Washington Post Book World

Examining the political ordeals of the Southern half of our hemisphere.

Reviewed by Daniel Kurtz-Phelan
Sunday, January 18, 2004; Page BW08

"Those who make peaceful revolution impossible will make violent revolution inevitable." President John F. Kennedy spoke this warning to a gathering of Latin American diplomats in the spring of 1962, as Cold War-era civil conflicts were beginning to intensify and spread through the hemisphere. Kennedy turned out to be prescient: Latin American leaders, with the support of Washington cold warriors, clamped down on peaceful left-wing reform movements and thus helped spur the rise of violent revolutionary alternatives. Social and political struggles escalated into full-blown civil wars.

These may be matters of mere historical interest in the United States, but they unleashed a dynamic of authoritarianism and violence that plagues Latin America to this day. Much of the region is still struggling to come to terms with the legacies of bloody, decades-long conflicts. In Chile, only recently has justice threatened to penetrate the shield of impunity long enjoyed by politically motivated murderers. In Colombia, meanwhile, a hydra-headed, cocaine-fueled civil war continues to claim several thousand lives a year. In these cases and others, the search for truth, or at least some semblance of understanding, has just begun.

The Unrectified Past

When a Colombian paramilitary kills hundreds of people in the name of justice and decency, it echoes the "strange moral calculus of mass murder" that John Dinges, a veteran journalist and former managing editor of National Public Radio, describes in The Condor Years: How Pinochet and His Allies Brought Terrorism to Three Continents (New Press, $25.95). Dinges uses the phrase to characterize Manuel Contreras's cool justification of his roles as head of Gen. Augusto Pinochet's DINA intelligence agency and architect of the South American intelligence and assassination network known as Operation Condor. By cruelly and decisively "suppressing terrorism and subversion," Contreras's argument goes, Chile became "the first country in the world that succeeded in eliminating terrorism from its territory," thus avoiding the kind of civil conflict that left hundreds of thousands dead in the rest of Latin America.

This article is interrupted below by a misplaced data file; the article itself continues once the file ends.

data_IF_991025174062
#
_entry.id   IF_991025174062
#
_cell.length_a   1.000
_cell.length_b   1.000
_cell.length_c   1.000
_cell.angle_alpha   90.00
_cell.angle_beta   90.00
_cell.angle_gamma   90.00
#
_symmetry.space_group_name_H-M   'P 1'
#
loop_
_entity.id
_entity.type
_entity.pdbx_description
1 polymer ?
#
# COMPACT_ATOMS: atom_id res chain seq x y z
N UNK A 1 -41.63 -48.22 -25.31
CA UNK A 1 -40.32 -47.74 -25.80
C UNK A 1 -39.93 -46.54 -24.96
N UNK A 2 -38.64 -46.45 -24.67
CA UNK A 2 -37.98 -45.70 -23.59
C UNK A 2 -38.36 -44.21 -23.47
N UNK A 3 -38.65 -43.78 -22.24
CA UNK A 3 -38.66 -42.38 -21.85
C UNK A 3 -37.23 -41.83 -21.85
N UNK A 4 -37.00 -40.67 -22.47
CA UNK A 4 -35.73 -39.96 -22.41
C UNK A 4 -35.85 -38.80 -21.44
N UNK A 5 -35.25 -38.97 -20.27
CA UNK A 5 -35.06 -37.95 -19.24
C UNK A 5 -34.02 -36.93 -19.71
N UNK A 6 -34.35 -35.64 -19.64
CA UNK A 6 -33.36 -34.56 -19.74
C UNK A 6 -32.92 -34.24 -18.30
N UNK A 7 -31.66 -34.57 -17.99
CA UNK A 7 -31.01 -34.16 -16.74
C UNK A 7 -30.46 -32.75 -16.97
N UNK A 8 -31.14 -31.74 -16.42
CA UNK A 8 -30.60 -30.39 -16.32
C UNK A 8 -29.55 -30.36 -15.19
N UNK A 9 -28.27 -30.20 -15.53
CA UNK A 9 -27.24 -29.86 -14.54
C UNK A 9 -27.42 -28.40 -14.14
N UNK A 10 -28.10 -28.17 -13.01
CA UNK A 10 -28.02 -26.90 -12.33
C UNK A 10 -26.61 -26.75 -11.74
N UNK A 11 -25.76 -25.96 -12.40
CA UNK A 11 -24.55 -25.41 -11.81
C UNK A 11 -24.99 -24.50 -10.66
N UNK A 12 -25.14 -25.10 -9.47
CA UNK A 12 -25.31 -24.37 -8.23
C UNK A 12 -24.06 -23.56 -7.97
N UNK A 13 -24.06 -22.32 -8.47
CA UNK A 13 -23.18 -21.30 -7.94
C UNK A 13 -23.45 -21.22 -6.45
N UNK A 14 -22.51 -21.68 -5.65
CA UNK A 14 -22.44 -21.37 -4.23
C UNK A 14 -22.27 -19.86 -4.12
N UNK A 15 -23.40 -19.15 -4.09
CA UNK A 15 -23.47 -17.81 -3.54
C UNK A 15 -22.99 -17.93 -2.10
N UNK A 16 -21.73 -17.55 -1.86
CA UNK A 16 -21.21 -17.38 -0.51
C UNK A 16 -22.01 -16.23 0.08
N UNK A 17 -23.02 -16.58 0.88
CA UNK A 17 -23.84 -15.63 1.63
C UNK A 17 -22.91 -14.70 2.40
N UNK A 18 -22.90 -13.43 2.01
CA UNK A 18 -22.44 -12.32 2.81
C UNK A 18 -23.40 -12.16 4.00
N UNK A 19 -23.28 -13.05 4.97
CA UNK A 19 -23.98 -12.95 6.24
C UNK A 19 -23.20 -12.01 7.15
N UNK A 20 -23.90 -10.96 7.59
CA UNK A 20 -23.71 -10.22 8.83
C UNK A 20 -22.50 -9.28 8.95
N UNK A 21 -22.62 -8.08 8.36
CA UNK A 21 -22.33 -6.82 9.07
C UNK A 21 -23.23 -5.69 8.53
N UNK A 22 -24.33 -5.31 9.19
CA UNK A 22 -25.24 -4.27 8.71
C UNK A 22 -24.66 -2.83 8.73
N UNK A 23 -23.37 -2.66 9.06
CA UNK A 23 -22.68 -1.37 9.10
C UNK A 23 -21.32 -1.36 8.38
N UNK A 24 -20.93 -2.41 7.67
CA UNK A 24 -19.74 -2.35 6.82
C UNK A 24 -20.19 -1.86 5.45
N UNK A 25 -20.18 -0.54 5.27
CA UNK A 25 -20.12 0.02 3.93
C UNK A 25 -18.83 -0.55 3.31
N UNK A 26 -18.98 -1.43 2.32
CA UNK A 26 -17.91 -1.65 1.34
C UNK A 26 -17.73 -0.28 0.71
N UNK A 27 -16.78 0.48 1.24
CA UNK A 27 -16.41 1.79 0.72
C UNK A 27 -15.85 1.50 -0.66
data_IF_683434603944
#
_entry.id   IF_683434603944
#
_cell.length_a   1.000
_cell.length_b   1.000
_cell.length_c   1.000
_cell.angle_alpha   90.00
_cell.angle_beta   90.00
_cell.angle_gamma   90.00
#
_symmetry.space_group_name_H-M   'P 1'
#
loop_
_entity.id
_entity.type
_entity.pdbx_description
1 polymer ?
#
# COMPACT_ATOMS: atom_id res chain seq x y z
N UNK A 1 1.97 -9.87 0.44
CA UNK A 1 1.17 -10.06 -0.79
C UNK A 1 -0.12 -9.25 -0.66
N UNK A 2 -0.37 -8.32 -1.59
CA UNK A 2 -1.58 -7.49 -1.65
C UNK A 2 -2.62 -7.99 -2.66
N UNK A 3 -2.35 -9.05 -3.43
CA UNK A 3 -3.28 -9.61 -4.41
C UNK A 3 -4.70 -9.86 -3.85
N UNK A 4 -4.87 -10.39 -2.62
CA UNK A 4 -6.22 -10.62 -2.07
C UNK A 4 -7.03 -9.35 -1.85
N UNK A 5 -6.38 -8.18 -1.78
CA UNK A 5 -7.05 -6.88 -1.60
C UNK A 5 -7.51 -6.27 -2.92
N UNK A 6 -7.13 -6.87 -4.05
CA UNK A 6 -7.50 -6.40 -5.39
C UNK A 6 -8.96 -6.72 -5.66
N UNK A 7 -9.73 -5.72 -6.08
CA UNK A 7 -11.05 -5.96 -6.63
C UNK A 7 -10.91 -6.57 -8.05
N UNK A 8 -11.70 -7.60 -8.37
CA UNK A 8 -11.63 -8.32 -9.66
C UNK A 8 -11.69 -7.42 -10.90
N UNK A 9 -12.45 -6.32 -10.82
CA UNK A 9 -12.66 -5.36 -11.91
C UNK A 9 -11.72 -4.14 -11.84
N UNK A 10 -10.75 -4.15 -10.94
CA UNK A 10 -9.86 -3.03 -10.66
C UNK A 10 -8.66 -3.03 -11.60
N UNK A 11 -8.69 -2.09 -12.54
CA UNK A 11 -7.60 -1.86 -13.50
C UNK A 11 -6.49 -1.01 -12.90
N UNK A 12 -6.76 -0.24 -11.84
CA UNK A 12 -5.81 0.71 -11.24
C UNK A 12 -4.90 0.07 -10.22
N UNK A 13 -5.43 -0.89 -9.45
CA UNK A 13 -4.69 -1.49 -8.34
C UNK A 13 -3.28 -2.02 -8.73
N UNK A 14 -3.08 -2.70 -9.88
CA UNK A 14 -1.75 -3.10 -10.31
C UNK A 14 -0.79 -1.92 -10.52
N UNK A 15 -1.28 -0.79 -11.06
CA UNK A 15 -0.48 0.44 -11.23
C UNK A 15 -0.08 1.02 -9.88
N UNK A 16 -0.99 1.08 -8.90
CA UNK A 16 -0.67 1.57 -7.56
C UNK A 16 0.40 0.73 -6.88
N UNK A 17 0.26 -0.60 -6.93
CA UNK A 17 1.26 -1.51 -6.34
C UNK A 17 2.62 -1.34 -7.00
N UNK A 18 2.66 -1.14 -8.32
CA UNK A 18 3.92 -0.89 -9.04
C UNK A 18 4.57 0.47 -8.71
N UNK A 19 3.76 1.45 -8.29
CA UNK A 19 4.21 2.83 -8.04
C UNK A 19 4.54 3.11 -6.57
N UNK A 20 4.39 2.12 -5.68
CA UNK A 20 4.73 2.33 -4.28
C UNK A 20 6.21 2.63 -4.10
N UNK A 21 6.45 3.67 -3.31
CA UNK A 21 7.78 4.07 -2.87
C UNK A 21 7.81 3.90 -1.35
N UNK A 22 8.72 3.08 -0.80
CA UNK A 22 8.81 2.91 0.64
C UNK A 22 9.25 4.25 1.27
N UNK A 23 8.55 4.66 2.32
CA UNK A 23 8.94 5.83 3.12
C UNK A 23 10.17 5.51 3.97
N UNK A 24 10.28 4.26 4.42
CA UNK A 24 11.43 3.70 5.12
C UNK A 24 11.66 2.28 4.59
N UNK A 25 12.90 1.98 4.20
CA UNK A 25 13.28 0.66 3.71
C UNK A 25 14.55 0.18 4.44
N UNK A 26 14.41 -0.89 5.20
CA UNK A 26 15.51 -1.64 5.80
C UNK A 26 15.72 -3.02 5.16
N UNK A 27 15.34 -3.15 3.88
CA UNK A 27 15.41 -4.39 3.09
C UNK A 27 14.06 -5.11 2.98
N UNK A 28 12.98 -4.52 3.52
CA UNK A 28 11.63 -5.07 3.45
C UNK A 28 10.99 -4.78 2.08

That Dinges does not dismiss such arguments out of hand indicates the subtlety and insight of his account of Condor -- to his mind the "final, worst departure from the rules of law and civilized society" in Cold War Latin America. Over several years in the second half of the 1970s, intelligence agencies in Chile, Argentina, Uruguay, Paraguay, Bolivia and Brazil collaborated in tracking, kidnapping, torturing and killing "enemies" of their military regimes. On the one hand, Dinges points out, such tactics made some sense in the face of the legitimate (if inflated) threat that the revolutionary left represented. More often, however, Condor targeted pro-democracy and human rights activists, religious leaders, opposition political leaders and peaceful dissidents -- all in the name of winning a self-anointed "war on terrorism."

Drawing on a trove of declassified documents and personal interviews, Dinges assembles a scrupulous, well-documented and indignant prosecutor's brief, all the more arresting for its judiciousness and restraint. In reconstructing Condor's most infamous act -- the 1976 car bombing that killed the Chilean dissident Orlando Letelier and an American colleague in Washington, D.C. -- he weighs the evidence of whether U.S. officials could and should have prevented the assassination. As with similar questions of U.S. complicity in the atrocities of Pinochet and his Condor allies, his analysis is cautious and fair: While a number of officials, from Secretary of State Henry Kissinger on down, should have "connected the dots," there is no proof that any of them did. There is evidence that many knew exactly what Condor entailed and that a more definitive U.S. stance against Condor's brand of international terror might have averted dozens of cases of torture and murder. But Washington's "green light, red light" approach to the promotion of democracy and human rights in Latin America signaled clearly that the demands of an anti-Marxist crusade trumped such secondary concerns.

Throughout, Dinges is driven by an abiding belief that "the unresolved crimes of the past do not remain in the past." He argues that recent judicial efforts in Europe, Chile and Argentina to punish the crimes of the Condor years will usher in "a pioneering new era of international law" -- forcing individuals who invoked historical imperatives in defense of their crimes to face long neglected questions of personal responsibility.


(The review also discussed Steven Dudley, Walking Ghosts: Murder and Guerrilla Politics in Colombia (Routledge, $27.50); Michael Taussig, Law in a Lawless Land: Diary of a Limpieza in Colombia (New Press, $24.95); and Roberto Bolao, By Night in Chile (Harvill; paperback, $13.95)

Daniel Kurtz-Phelan is an associate editor at Foreign Affairs.

2004 The Washington Post Company

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